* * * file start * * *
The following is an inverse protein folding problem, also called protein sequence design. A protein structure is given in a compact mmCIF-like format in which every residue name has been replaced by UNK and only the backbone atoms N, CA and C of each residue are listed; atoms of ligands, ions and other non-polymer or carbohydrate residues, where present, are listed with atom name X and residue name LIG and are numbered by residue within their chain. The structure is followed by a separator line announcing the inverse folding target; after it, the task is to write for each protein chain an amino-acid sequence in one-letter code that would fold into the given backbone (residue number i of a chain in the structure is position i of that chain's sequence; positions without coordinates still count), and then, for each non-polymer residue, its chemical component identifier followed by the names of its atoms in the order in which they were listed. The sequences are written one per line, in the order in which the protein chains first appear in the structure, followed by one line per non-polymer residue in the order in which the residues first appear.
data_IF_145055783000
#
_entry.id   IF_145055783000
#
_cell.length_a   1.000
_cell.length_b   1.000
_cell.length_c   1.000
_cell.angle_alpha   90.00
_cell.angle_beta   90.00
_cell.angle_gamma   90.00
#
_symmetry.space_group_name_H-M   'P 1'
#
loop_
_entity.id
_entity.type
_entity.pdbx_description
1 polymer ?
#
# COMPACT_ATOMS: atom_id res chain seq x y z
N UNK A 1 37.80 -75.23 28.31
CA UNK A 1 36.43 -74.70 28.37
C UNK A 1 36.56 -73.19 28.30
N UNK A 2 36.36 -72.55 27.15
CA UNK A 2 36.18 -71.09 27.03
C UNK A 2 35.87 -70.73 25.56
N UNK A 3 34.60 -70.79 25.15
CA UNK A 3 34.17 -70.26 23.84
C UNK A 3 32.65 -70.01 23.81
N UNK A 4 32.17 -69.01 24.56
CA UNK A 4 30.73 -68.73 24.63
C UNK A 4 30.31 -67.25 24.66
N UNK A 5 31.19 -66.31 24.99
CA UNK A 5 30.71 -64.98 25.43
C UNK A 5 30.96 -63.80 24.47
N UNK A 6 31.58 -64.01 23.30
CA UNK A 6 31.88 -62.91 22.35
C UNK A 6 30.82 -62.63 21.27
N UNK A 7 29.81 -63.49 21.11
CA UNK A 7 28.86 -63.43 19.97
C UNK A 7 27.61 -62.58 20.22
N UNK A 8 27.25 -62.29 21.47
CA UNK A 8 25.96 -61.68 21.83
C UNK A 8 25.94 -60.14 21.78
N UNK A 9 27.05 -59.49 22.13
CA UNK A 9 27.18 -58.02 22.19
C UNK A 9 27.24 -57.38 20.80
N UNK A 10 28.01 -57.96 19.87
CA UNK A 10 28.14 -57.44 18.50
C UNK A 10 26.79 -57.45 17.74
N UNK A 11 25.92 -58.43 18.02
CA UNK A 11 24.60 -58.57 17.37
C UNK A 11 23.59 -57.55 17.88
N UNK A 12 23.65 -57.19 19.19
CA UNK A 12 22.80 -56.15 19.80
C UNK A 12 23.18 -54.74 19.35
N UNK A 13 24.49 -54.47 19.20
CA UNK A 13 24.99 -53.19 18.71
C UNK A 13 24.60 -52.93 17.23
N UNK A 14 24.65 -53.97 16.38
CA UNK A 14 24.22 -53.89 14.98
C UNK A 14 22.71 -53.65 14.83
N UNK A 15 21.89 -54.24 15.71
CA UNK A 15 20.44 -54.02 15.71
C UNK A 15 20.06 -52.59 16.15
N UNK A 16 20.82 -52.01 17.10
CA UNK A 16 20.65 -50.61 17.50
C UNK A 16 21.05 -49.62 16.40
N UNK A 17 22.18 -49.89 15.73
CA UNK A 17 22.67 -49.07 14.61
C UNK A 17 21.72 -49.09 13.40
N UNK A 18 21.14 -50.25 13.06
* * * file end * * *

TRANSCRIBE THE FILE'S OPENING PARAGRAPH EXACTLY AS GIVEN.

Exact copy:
The following is an inverse protein folding problem, also called protein sequence design. A protein structure is given in a compact mmCIF-like format in which every residue name has been replaced by UNK and only the backbone atoms N, CA and C of each residue are listed; atoms of ligands, ions and other non-polymer or carbohydrate residues, where present, are listed with atom name X and residue name LIG and are numbered by residue within their chain. The structure is followed by a separator line announcing the inverse folding target; after it, the task is to write for each protein chain an amino-acid sequence in one-letter code that would fold into the given backbone (residue number i of a chain in the structure is position i of that chain's sequence; positions without coordinates still count), and then, for each non-polymer residue, its chemical component identifier followed by the names of its atoms in the order in which they were listed. The sequences are written one per line, in the order in which the protein chains first appear in the structure, followed by one line per non-polymer residue in the order in which the residues first appear.